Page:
A Computerized Data Base for Lithic Use-Wear Analysis.

E.S. Lohse, D. Sammons

Abstract - Recent advances in digital imaging and construction of computerized data bases have great potential for the development of more sophisticated lithic use-wear analyses. We have applied commercially available image analysis packages to the study of stone tool assemblages. Use of high resolution digital imaging techniques greatly aids in the identification and recording of distinctive attributes and patterns of stone tool manufacture and wear. Importing images and selected measurements to standardized data bases and statistical packages, as well as automeasurement routines, greatly facilitates information transfer and analysis. This paper describes the system we have developed, identifies problems, and suggests future directions. To date, many problems have been practical, solvable technical ones focused on usable memory, transfer rates, and file sizes. More compelling problems are definition of data base structure and development of explicit terminology and standardized measurements indicative of current research. We have constructed an analytical framework in Visual dBASE. We are now developing a presentation that will train student analysts in use of our analytical system through simulations run on a highly interactive CD-ROM. This paper summarizes construction of that CD-ROM and outlines avenues for future work.

1 Introduction

Digital imaging technology is making dramatic inroads in archaeology. Cheaper, easier to use systems make imaging applications accessible to a broad range of researchers, empowering the rigor and potential of analysis, and promising major improvements in data base development and information transfer. Recent papers by Andresen and Madsen (1996), and Grace(1997), and Hinge (1996) characterize the state of archaeological data base building. Andresen and Madsen (1996) emphasize construction of relational data bases to facilitate recording, analysis, and presentation, citing use of Microsoft ACCESS as a sophisticated, low cost system, which enhances object-tracking (cf. Booch 1991). Grace (1997) has created an on-line hypertext version of his 1989 monograph on the quantification and computerisation of microwear (Grace 1989), and has added topically current discussions on expert systems and a good bibliography detailing work in computer databases and use of autoclassification systems. Hinge (1996) addresses the overriding problems of less expert users and definition of better questions and answers. He notes that most systems develop as prototypes or tentative systems. Factors in implementation include speed of development for these prototypes, lowering of costs, and participation of users in development. The goal is to allow greater interrogation of data sets without recourse to expert users or specialized knowledge. Module development is expected to become routine, and researchers will be urged to avoid the "spreadsheet mentality" that assumes that all data must be in the same table for adequate comparison. Hinge (1996) notes that a paramount stumbling block will be the increasing permeability of expert boundaries, which will cause considerable reluctance or perhaps animosity toward adoption of new analytical frameworks.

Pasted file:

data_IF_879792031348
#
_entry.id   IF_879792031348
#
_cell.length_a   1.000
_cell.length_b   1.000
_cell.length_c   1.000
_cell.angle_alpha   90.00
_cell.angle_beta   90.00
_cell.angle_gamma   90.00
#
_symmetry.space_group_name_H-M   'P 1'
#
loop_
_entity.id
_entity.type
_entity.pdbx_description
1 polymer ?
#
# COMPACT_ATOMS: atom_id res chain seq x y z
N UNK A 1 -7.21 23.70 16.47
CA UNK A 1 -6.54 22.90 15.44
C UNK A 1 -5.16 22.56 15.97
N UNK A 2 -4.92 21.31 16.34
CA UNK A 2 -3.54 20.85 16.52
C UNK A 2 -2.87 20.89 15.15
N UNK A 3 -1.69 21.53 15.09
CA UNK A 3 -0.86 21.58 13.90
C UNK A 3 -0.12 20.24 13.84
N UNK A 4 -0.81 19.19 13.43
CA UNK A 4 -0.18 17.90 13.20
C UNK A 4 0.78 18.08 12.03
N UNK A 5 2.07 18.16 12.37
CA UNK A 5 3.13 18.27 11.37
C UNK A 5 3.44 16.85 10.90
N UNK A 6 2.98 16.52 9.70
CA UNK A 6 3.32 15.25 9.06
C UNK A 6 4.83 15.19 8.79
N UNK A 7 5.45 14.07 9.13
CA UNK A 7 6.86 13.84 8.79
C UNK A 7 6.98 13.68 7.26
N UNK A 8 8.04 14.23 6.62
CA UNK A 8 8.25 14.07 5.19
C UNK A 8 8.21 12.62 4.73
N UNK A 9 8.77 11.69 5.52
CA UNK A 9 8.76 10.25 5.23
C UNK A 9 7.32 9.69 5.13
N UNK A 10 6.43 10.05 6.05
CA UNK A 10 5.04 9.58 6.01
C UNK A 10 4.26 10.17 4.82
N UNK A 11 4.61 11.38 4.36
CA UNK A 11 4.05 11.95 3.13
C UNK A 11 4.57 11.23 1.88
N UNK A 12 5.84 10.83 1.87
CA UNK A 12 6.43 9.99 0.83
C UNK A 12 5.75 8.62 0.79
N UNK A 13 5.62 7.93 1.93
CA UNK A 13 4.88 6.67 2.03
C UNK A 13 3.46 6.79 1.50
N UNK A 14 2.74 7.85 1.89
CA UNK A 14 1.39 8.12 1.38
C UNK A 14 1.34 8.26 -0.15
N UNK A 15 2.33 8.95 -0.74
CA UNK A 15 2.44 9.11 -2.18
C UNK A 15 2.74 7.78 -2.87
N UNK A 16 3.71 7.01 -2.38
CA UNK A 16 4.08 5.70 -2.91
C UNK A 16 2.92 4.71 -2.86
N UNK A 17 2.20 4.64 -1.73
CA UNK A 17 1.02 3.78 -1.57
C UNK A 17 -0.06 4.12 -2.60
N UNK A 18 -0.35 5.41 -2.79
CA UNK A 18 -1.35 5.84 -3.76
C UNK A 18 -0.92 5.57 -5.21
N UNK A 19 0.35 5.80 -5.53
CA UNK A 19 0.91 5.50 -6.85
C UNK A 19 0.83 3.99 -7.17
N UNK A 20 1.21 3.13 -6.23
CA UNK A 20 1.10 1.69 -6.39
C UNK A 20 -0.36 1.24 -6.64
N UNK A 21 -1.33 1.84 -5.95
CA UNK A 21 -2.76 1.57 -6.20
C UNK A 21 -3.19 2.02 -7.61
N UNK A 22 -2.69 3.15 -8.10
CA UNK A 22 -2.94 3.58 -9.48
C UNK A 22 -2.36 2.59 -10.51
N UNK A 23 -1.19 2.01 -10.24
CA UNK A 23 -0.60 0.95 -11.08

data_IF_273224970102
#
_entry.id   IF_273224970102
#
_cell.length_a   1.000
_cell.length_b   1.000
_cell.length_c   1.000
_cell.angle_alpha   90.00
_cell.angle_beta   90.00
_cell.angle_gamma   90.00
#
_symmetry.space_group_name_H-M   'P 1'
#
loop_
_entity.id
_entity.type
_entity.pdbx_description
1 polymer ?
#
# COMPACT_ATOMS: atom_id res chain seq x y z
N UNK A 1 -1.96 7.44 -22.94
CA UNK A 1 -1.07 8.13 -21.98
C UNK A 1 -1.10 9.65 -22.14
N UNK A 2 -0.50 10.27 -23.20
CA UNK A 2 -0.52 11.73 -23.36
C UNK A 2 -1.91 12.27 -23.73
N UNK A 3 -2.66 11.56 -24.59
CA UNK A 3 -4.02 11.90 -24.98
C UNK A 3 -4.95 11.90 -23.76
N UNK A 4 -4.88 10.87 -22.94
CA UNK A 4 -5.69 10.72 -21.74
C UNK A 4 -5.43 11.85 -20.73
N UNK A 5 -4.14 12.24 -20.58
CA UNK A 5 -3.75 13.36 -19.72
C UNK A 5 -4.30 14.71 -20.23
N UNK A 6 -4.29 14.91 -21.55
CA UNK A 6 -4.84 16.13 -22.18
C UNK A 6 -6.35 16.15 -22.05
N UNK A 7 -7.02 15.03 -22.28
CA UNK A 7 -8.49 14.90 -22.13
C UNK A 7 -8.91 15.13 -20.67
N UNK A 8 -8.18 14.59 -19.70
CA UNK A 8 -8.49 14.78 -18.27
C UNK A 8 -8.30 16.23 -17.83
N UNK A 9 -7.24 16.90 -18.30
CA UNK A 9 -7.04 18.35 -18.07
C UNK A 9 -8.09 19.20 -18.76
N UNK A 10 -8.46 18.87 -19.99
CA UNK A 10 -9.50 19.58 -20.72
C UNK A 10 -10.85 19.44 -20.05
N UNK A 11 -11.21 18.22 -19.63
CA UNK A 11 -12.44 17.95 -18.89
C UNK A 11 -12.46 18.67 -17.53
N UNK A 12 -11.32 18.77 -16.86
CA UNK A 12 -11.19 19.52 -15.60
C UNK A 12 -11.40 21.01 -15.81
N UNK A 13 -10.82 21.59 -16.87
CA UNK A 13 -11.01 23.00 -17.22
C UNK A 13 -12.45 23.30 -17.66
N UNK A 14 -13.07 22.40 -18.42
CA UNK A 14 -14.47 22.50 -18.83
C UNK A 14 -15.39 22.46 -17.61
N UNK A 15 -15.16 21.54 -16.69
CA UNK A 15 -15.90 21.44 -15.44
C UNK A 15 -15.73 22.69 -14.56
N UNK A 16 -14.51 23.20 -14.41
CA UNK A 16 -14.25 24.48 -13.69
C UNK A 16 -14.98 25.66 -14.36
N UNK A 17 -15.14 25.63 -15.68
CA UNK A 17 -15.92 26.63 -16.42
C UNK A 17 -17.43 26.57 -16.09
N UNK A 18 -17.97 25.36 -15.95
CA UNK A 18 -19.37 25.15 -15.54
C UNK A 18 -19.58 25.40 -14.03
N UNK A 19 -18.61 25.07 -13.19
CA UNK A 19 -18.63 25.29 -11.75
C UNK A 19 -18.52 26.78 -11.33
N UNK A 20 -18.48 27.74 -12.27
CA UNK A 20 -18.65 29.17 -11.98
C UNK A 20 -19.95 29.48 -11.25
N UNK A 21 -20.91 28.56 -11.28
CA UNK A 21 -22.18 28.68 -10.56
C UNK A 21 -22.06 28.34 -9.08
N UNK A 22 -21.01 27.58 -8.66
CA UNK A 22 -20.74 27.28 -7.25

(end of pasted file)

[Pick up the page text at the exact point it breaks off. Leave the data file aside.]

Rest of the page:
We have been using Visual dBASE for Windows for routine data base construction in our standard archaeological analyses (Lohse 1996). Borland’s dBASE has been a consistent choice for archaeological data base applications (Cf. Huggett 1992; or Lang 1992; or Eiteljorg 1995), although similar relational data bases which incorporate data, sound, and images have been developed by other software publishers. Common data structures in relational data bases include tables, indexes, queries, forms, reports and labels. The table is the basic unit of data management. Indexes speed access to records. Queries allow data to be selectively tagged and viewed in the context of specific questions. A primary strength of relational data bases is ready construction of forms that facilitate entry, editing and display of data. Menu bars and pull-downs allow excellent interfaces for the user. Data interchange and manipulation are also facilitated through use of the dBASE navigator. Customization is easy with selection of different icons and displays. This type of software has become an industry standard, is easy to use, and will probably continue to be easy to update in the future.

Our customized relational data base will tag the unique specimen number as a key to all other information. Users are able to reference the individual specimen by any specified attribute. User maneuvering is facilitated by organizing the data base in series of layers that logically incorporate the three primary data types of alphanumeric, cartographic and photographic. All compressed image files can be linked to all inquiries, and brought to view on request. Reports can be routinely produced by users, linking images and selected data fields. Links can logically range from artifact descriptions, to artifact classes, to assemblages, site profiles, level maps, and site maps to GIS displays of larger regions. The user can assemble edited data into new data bases that summarize or explore patterns from artifact to class to site to region. Data manipulation is quickly implemented at all levels.

We are committed to using Visual dBASE in development of the CD-ROM described in this paper. We are constantly upgrading our systems, however, and we are currently switching data entry to Microsoft ACCESS and Visual Foxpro as this paper goes into publication. This will not affect development of our teaching CD, since the basic entry form, the attribute names, and categories will be the same irrespective of particular data base management system, but our move to Foxpro should facilitate creation of databases that can be used in desk-top environments, on main frames, or on-line.